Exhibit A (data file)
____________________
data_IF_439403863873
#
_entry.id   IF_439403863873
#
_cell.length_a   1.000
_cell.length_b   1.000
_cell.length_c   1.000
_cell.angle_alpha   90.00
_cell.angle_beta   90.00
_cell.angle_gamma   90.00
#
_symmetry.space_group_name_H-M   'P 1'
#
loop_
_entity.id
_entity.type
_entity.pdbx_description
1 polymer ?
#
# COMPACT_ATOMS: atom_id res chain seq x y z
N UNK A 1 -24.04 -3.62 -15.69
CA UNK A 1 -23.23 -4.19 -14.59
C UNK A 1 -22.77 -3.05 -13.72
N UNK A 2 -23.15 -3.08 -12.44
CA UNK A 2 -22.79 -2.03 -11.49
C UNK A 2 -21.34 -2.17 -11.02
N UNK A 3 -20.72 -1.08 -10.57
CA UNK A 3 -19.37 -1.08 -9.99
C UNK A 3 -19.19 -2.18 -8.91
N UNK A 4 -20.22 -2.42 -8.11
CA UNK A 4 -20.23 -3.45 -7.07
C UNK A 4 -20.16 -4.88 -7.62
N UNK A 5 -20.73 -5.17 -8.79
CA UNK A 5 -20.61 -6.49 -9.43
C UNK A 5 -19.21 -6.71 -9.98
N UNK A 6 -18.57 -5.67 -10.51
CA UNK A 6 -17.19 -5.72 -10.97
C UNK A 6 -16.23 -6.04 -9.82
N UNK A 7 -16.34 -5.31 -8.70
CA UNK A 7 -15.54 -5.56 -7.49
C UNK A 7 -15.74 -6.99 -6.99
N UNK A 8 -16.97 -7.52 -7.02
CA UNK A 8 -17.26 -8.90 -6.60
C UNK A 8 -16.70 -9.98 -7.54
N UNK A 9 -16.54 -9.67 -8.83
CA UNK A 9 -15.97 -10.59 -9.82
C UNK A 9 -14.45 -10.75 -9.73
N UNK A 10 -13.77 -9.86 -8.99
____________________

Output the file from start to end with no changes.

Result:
data_IF_439403863873
#
_entry.id   IF_439403863873
#
_cell.length_a   1.000
_cell.length_b   1.000
_cell.length_c   1.000
_cell.angle_alpha   90.00
_cell.angle_beta   90.00
_cell.angle_gamma   90.00
#
_symmetry.space_group_name_H-M   'P 1'
#
loop_
_entity.id
_entity.type
_entity.pdbx_description
1 polymer ?
#
# COMPACT_ATOMS: atom_id res chain seq x y z
N UNK A 1 -24.04 -3.62 -15.69
CA UNK A 1 -23.23 -4.19 -14.59
C UNK A 1 -22.77 -3.05 -13.72
N UNK A 2 -23.15 -3.08 -12.44
CA UNK A 2 -22.79 -2.03 -11.49
C UNK A 2 -21.34 -2.17 -11.02
N UNK A 3 -20.72 -1.08 -10.57
CA UNK A 3 -19.37 -1.08 -9.99
C UNK A 3 -19.19 -2.18 -8.91
N UNK A 4 -20.22 -2.42 -8.11
CA UNK A 4 -20.23 -3.45 -7.07
C UNK A 4 -20.16 -4.88 -7.62
N UNK A 5 -20.73 -5.17 -8.79
CA UNK A 5 -20.61 -6.49 -9.43
C UNK A 5 -19.21 -6.71 -9.98
N UNK A 6 -18.57 -5.67 -10.51
CA UNK A 6 -17.19 -5.72 -10.97
C UNK A 6 -16.23 -6.04 -9.82
N UNK A 7 -16.34 -5.31 -8.70
CA UNK A 7 -15.54 -5.56 -7.49
C UNK A 7 -15.74 -6.99 -6.99
N UNK A 8 -16.97 -7.52 -7.02
CA UNK A 8 -17.26 -8.90 -6.60
C UNK A 8 -16.70 -9.98 -7.54
N UNK A 9 -16.54 -9.67 -8.83
CA UNK A 9 -15.97 -10.59 -9.82
C UNK A 9 -14.45 -10.75 -9.73
N UNK A 10 -13.77 -9.86 -8.99